Lesson learned.

And thank you to Cosette for reminding me today, just how important it is for each of us to have our own sacred space, a place we can go to unwind, relax, and recharge our batteries. You know Cadence was thrilled when she woke and found that Cosette built her a special little place, but if we want to continue using our dining room table for meals, I guess this means we’re going to have to do a little brainstorming for a more permanent clubhouse.

But for now, we’ll just have fun…

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365 Project – Day 275 – Start Digging

Okay, I know I have already posted several pictures of my daughter digging or playing in the dirt in other blog posts, but I just can’t help myself. Every time I see her plop her butt down in a pile of dirt to play, I can’t help but imagine myself as a child, doing the exact same thing.

See, I had quite an obsession with digging when I was a kid too. I fancied myself a Goonie, and just knew there there was some hidden treasure out there just waiting for me to uncover it. After exploring every nook and cranny of the houses my family lived in and not finding anything that resembled an old treasure map or one of One-Eyed Willie’s Spanish doubloons, my adventure seeking often led me to the next logical place where the rich stuff could be hiding–under ground.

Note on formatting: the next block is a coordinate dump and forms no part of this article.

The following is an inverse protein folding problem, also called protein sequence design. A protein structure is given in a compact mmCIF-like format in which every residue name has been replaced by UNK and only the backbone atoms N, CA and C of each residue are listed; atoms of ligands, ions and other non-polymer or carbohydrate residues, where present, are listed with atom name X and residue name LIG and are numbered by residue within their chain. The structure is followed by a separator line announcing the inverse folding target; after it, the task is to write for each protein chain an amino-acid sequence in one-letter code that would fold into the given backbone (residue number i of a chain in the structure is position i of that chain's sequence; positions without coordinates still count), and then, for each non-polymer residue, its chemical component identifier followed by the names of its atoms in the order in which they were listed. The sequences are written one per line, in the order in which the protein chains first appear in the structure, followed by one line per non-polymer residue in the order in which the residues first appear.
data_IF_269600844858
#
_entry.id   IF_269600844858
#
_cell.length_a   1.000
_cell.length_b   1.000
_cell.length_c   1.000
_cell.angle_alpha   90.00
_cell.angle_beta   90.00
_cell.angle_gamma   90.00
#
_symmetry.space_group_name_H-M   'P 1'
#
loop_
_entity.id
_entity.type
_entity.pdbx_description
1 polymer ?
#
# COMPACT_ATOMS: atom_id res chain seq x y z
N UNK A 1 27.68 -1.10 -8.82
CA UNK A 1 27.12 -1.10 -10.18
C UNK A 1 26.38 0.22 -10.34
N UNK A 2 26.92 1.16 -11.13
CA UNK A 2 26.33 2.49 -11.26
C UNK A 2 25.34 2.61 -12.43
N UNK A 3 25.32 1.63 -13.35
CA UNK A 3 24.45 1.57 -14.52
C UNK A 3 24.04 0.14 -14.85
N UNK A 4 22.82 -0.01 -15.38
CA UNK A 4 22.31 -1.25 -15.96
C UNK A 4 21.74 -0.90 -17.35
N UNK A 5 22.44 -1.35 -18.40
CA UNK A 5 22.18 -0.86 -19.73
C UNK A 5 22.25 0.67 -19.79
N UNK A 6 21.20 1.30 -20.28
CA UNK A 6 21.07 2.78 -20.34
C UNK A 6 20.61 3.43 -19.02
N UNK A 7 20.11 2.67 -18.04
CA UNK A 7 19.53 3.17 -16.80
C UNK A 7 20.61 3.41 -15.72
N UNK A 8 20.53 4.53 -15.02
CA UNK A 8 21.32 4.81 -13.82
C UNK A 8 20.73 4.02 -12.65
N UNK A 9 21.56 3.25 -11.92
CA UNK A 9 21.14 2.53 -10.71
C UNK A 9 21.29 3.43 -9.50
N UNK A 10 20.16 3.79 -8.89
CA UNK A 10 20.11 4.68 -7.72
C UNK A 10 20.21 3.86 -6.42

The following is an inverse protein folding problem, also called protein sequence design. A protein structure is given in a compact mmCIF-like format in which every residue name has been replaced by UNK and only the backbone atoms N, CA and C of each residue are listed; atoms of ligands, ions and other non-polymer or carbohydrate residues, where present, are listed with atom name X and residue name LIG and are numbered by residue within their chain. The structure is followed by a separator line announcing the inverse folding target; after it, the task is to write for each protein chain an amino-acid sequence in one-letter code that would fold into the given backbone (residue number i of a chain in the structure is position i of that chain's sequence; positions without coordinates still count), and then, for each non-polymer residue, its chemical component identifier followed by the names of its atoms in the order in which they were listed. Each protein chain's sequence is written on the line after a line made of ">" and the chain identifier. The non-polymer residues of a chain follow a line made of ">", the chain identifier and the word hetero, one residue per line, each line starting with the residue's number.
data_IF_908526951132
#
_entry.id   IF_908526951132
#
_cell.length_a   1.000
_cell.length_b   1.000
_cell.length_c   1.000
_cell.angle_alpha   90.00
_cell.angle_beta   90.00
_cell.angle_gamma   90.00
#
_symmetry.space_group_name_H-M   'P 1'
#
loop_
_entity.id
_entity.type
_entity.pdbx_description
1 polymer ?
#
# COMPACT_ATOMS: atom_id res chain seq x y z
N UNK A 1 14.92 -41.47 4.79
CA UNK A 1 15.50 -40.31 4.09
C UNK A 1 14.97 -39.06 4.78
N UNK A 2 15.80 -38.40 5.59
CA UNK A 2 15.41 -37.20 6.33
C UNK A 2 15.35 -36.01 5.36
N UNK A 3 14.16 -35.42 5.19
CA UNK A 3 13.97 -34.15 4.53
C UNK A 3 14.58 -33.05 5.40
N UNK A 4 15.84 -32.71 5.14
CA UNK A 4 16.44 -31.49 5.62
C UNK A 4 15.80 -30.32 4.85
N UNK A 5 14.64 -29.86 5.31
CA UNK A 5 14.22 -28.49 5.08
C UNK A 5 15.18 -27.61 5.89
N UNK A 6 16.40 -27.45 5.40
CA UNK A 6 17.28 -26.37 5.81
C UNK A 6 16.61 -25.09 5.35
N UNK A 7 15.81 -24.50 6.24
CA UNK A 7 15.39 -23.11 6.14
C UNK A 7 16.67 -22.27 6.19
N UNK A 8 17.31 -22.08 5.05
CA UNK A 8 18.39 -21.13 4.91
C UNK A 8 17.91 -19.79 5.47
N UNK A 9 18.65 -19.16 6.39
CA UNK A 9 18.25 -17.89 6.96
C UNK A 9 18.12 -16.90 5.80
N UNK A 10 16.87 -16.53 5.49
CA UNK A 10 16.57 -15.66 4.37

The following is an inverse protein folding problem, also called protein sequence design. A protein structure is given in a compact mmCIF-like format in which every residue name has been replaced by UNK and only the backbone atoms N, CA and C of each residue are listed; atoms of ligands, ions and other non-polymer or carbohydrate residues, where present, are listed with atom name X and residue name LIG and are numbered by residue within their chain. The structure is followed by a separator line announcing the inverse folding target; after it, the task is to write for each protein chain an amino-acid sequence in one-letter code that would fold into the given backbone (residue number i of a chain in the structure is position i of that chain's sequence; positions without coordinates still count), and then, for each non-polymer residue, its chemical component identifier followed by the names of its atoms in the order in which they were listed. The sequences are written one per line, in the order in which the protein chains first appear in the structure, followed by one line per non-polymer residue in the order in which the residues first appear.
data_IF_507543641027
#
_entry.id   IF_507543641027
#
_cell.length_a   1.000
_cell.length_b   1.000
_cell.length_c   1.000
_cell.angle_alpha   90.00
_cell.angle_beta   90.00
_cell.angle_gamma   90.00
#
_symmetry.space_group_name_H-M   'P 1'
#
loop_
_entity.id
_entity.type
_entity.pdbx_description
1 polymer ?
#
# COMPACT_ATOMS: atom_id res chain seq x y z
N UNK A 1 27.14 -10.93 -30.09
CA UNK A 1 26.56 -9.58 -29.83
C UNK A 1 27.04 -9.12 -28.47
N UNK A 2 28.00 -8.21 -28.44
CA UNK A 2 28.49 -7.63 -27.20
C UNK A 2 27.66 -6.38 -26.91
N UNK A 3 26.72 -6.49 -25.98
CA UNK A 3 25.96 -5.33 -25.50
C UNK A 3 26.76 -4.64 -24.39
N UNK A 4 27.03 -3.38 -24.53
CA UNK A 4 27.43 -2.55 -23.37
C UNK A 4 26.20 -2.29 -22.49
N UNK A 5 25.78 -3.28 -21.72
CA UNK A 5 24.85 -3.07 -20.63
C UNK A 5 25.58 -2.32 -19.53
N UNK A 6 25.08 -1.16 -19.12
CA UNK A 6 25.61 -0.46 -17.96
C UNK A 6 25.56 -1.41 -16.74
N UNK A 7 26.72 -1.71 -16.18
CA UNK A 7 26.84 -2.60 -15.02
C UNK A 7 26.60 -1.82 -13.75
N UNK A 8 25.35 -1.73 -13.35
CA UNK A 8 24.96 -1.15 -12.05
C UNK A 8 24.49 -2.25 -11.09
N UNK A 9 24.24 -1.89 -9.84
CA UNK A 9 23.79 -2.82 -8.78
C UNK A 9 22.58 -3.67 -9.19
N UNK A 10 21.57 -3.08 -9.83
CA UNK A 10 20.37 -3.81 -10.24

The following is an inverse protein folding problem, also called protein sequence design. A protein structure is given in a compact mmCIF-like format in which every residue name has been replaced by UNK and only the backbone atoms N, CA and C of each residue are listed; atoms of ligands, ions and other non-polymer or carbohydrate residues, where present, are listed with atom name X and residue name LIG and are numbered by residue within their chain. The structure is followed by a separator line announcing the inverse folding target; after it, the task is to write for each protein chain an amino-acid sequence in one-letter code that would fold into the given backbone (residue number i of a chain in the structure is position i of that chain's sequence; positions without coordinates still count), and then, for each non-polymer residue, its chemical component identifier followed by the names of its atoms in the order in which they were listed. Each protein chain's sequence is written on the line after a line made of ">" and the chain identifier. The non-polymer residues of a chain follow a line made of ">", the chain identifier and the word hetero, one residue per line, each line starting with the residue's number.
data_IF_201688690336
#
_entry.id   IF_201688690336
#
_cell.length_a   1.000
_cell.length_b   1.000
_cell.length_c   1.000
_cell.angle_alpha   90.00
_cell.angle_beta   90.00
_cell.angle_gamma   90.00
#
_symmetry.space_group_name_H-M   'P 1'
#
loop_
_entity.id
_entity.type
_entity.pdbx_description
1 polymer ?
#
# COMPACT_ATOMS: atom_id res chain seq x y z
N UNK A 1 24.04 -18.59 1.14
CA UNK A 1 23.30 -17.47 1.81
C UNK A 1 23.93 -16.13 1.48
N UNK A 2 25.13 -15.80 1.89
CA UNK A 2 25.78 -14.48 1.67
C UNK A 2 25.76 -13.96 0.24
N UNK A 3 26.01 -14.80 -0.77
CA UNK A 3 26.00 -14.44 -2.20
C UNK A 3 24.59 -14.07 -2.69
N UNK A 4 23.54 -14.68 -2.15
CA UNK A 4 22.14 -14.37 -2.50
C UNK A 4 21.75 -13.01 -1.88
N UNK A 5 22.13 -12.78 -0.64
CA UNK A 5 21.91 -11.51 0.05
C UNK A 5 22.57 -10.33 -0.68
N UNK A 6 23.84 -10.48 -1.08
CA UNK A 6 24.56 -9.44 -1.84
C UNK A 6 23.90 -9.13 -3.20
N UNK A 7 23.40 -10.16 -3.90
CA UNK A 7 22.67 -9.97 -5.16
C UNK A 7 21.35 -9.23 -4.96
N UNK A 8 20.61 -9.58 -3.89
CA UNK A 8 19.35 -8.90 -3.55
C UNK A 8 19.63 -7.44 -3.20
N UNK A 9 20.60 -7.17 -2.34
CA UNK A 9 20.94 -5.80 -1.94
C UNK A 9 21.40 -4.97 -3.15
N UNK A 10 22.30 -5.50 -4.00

Armed with a shovel and a hoe from Dad’s garage, I would begin my excavation. Once I even conned one of my friends into joining my cause, and by the time Mom got home from work, the backyard of our rental house was beginning to resemble the outskirts of Camp Green Lake from the movie Holes.

Yeah, that one got me grounded. And it definitely wasn’t as fun filling those holes back in again.

Alas, I never did find the rich stuff, but I can’t say I didn’t give it a good try. In the end, the thrill of the hunt was probably a whole lot more fun anyway, because I got to create, and I got to imagine, and I got to dream. And never once in all that time did I complain that I was bored. If doing a few extra loads of dirty laundry means that my daughter is being an active participant in life and exercising her imagination, then I would say the trade off is worth it, because there are few things that drive me crazier than people complaining that they are bored.

Bored? Really? Who are you? And what do you do to have so many extra hours in your day that you can actually be bored? And if you truly are, please feel free to drop by my house, because I have about 167 things for you to do that could rid you of that boredom real quick.

If you’re still bored after crossing every item off the list, then it’s time to head out there and start searching for some buried treasure because, if you ask me, boredom is just a side effect of a broken imagination, and what can be worse than that?

Tonight’s 365 Project entry is dedicated to living a boredom-free life, with an active body and an active mind. Otherwise, isn’t life is just a colassal waste of time? So, get out there friends, and start digging.